When my mother was a child, she lived with her parents, Ernst and Otti Fabian, in one room, in Hertford Street in Cambridge. My grandfather worked as a hotel porter but, suffering as he did after the war with clinical depression, never settled into any kind of career.
There was little light at the end of the postwar tunnel for the Fabians. In 1952, however, West Germany signed a compensation treaty for Holocaust survivors. As a result, from that point onwards, my grandparents received a double pension, both from the UK and West Germany. This wasn’t much compensation. In Königsberg, where Ernst was from, the family were haute-bourgeoisie, owning a brick factory which employed over 300 people.
On Wednesday, the first painting from the haul of art discovered in 2012 at the Munich flat of Cornelius Gurlitt, son of Nazi art dealer Hildebrand Gurlitt, was sold at Sotheby’s, fetching £1.865m, more than three times the presale estimate. If previous examples from the sale of restituted art are anything to go by, this will raise eyebrows — and hackles. Restitution is a complicated process, both historically and morally. It is difficult, as a Jew, to ask for your money back. Even if it is rightfully yours — even if it was stolen, with intense violence, from your immediate ancestors — there’s always a troubling sense that you’re falling into some sort of cash-grabbing stereotype. And, perhaps more importantly, at some level soiling the purpose of restitution, which is justice.
The most famous example of this quandary, pre-Wednesday’s sale, revolved around works by Gustav Klimt, which included his portraits of Adele Bloch-Bauer, wife of Ferdinand Bloch-Bauer, a Jewish manufacturer and art collector in Vienna. The paintings had remained in Austrian state hands following the Anschluss but, in 2006, after a long and costly legal battle fought from the US, were restituted to Ferdinand’s niece, Maria Altmann. That in itself was surely just. But when, soon afterwards, Altmann decided to sell the paintings at auction she was criticised. New York Times art critic Michael Kimmelman argued that “cashing in” transformed “a story about justice and redemption after the Holocaust” into “yet another tale of the crazy, intoxicating art market”.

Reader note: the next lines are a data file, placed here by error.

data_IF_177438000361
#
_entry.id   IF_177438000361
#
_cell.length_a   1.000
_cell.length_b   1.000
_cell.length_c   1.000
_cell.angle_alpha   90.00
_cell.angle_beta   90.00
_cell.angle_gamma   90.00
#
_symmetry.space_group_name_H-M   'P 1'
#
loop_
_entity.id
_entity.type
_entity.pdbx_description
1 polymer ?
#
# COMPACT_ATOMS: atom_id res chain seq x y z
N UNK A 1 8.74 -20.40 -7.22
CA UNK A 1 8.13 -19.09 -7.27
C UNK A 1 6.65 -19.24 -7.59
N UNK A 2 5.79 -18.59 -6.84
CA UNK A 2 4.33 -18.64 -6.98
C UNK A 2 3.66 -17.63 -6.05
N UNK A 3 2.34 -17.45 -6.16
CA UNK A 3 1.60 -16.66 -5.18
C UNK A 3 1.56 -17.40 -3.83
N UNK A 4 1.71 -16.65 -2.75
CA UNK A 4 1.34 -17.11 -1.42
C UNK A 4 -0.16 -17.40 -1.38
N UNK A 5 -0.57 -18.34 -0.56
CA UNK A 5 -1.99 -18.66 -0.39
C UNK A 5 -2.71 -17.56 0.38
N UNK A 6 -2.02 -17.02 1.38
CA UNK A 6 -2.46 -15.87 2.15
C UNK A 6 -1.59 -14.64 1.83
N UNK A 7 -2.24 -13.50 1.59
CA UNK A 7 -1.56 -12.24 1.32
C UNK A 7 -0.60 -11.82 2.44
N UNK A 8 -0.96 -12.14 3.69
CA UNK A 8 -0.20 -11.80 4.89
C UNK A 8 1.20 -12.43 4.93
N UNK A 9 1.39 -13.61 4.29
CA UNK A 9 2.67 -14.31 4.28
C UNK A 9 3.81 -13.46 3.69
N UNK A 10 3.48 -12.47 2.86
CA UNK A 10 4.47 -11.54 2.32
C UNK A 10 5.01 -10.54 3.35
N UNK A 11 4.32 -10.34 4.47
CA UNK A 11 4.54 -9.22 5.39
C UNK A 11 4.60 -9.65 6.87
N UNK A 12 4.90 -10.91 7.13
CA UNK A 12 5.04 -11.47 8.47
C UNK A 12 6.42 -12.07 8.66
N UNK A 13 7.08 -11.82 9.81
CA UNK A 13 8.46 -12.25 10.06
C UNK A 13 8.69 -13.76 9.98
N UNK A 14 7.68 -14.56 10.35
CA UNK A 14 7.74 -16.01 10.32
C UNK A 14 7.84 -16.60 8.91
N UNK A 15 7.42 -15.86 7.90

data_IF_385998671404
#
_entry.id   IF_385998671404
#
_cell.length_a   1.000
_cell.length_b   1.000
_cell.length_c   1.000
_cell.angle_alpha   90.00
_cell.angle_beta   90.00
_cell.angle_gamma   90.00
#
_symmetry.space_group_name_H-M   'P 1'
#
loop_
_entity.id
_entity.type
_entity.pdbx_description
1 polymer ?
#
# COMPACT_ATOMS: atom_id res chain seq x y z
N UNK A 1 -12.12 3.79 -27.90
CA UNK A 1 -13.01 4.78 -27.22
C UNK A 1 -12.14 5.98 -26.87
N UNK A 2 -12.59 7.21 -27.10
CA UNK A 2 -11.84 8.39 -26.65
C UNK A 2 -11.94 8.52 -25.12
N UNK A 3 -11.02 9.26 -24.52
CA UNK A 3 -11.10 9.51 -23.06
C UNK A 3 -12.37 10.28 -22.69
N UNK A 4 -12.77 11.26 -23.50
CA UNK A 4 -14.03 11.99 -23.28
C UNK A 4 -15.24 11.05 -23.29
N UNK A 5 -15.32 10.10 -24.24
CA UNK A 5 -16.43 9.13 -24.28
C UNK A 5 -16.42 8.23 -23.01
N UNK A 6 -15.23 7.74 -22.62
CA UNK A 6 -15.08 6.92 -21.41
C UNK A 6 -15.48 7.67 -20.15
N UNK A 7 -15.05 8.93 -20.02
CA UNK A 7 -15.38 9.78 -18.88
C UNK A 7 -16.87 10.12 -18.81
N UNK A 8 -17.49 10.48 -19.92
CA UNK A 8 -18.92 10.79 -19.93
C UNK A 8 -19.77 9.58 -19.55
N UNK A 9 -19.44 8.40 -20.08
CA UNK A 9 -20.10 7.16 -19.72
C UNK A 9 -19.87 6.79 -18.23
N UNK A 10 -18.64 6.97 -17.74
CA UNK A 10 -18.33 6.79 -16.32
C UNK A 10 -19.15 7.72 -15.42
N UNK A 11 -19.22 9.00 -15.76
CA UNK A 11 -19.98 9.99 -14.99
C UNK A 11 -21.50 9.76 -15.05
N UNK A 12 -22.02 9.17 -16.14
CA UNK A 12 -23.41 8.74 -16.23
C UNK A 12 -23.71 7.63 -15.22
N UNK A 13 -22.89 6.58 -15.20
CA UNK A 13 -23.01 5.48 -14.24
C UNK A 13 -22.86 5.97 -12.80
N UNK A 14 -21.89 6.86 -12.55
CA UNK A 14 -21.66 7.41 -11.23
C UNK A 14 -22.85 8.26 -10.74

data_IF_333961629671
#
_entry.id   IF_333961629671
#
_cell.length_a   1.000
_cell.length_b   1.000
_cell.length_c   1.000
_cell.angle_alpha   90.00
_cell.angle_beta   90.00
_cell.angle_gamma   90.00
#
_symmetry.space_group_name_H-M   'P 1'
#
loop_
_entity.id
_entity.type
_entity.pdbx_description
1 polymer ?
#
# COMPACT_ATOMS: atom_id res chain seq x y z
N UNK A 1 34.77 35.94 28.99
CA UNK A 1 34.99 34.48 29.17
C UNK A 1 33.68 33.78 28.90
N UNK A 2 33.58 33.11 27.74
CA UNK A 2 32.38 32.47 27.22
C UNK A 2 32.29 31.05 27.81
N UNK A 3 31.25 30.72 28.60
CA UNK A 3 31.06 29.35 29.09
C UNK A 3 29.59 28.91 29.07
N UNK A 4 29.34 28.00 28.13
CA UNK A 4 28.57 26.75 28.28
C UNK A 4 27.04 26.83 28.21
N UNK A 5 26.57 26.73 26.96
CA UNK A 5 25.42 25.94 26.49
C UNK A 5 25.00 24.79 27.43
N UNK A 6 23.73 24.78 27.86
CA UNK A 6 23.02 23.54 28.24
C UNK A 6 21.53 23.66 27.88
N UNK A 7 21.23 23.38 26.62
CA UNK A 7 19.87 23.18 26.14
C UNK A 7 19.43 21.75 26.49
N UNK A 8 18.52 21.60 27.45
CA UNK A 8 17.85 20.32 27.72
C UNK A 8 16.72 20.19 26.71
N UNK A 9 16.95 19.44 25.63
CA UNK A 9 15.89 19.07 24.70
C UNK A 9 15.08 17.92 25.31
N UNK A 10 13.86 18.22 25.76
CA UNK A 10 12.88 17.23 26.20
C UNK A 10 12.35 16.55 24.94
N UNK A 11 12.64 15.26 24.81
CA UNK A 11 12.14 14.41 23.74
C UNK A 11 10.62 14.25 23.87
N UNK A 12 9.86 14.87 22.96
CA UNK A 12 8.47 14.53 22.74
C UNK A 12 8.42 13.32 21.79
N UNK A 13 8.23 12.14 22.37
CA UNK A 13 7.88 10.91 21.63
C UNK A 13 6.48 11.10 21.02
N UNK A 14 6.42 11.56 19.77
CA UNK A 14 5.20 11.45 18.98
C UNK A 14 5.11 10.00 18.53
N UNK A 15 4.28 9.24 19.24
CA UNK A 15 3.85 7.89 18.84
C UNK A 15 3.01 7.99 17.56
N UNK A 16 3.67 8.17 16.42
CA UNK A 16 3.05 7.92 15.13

In 2007, I made a BBC documentary, Baddiel and the Missing Nazi Billions , on Holocaust restitution, and discovered the sums — encompassing $150bn — are huge, not only in lost art, but also property, business, bank accounts and insurance claims. Insurance was actually what I found most interesting, specifically life insurance. Claims for murdered relatives who held policies have been ongoing against the major German insurance companies since the war ended: small amounts have been paid out. But here’s the thing. One thinks of life insurance as a comedy subject — The Two Ronnies did sketches about life insurance salesmen boring their guests at cocktail parties — and yet, during this film, I began to feel the idea of life insurance was the very hallmark of a civilised society. Because if life is worth something, genocide is impossible.
Which is why I think critics were wrong to criticise Maria Altmann for selling a painting that she rightfully owned. If restitution means anything, it should be about restoring the civilised order; and in the civilised order, anyone who owns something should be allowed to sell it for the highest market price. It would be considerably less “a story about justice and redemption” if the rightful owners of this art were to feel constrained by the high-flown sanctimony of others from doing whatever they want with their property.
These moral sanctions, of course, apply less to those trying to get back some small fraction of their murdered relatives’ bank accounts or insurance claims, because of some supposed sacred status of art (a status which, by the way, never existed — art has always been about money). But the truth is that the same process should apply across the board: that which was stolen should be returned. Period. Because with justice should come something else that was lost: freedom.
Apart from anything, good luck to those survivors and descendants who have actually made some money from their restitution. My grandparents — rich industrialists, as I say, in Germany — managed, after 15 years of saving their double pension, to move to a two-up, two-down, five houses up on Hertford Street, where they lived out the rest of their lives. It cost them £900.